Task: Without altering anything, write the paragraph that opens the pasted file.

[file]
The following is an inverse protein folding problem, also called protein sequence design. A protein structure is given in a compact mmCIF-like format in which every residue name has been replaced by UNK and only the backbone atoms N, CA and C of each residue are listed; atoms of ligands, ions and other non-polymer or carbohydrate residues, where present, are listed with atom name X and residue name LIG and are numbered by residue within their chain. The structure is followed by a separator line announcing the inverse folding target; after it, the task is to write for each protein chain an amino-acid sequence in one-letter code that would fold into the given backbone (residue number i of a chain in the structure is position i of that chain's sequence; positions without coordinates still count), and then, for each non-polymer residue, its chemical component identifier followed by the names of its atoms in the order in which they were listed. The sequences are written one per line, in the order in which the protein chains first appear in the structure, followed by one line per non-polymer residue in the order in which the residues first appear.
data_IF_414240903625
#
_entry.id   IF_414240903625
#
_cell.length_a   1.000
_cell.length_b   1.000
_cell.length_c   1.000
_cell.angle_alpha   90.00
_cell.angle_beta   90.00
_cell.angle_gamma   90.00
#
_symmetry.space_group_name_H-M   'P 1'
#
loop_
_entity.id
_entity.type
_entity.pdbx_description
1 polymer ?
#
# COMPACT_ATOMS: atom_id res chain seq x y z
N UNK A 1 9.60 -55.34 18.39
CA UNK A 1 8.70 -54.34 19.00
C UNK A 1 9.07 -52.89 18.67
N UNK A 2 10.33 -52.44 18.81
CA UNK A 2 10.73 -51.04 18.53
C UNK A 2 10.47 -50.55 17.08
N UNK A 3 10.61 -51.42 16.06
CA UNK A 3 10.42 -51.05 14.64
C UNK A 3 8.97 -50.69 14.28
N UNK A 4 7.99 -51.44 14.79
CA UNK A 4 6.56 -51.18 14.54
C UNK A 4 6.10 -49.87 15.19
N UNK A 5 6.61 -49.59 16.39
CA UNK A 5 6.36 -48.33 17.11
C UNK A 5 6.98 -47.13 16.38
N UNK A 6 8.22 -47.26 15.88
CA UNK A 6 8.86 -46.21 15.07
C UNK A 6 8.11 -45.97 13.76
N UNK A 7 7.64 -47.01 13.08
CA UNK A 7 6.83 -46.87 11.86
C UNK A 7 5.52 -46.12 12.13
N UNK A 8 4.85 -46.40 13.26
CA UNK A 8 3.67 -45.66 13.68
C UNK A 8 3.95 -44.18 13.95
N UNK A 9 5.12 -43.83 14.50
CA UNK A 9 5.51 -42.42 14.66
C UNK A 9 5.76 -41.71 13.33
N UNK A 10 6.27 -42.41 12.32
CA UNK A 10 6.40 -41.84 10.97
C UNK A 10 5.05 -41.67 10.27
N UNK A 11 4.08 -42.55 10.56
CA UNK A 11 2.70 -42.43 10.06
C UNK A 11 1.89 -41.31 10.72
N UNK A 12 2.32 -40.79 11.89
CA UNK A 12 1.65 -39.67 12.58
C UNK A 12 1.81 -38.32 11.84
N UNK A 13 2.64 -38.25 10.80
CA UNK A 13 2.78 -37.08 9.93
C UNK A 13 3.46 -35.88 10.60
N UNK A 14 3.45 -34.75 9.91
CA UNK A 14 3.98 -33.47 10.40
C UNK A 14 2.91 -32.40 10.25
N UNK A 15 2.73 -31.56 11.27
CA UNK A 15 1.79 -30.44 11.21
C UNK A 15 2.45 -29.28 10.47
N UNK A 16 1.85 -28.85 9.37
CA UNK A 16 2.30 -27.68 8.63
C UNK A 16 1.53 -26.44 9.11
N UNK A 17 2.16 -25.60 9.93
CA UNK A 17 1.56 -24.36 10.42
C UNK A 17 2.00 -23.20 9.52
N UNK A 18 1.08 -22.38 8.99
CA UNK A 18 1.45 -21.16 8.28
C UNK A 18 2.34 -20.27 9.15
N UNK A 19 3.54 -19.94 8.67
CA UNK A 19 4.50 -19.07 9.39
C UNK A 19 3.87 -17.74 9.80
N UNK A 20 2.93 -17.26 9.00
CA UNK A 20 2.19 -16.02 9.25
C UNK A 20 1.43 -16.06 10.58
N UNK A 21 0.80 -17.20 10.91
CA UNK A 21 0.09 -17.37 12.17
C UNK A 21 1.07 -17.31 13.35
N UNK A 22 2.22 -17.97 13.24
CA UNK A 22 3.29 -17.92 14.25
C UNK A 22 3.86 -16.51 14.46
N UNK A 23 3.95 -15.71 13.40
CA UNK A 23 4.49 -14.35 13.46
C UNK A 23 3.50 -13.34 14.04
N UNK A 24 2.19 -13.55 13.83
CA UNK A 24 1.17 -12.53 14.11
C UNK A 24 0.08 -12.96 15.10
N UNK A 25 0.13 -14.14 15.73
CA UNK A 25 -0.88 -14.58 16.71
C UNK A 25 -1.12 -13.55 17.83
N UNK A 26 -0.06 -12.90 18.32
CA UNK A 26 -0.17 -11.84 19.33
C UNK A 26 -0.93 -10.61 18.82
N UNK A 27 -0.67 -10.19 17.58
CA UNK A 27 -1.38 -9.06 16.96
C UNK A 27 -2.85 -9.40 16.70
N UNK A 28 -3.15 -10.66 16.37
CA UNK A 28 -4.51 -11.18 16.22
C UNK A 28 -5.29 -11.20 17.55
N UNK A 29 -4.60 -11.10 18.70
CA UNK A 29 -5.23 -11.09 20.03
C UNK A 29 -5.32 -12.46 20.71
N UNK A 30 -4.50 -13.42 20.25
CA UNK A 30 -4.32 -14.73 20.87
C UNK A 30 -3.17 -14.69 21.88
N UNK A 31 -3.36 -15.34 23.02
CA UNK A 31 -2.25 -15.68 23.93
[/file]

The following is an inverse protein folding problem, also called protein sequence design. A protein structure is given in a compact mmCIF-like format in which every residue name has been replaced by UNK and only the backbone atoms N, CA and C of each residue are listed; atoms of ligands, ions and other non-polymer or carbohydrate residues, where present, are listed with atom name X and residue name LIG and are numbered by residue within their chain. The structure is followed by a separator line announcing the inverse folding target; after it, the task is to write for each protein chain an amino-acid sequence in one-letter code that would fold into the given backbone (residue number i of a chain in the structure is position i of that chain's sequence; positions without coordinates still count), and then, for each non-polymer residue, its chemical component identifier followed by the names of its atoms in the order in which they were listed. The sequences are written one per line, in the order in which the protein chains first appear in the structure, followed by one line per non-polymer residue in the order in which the residues first appear.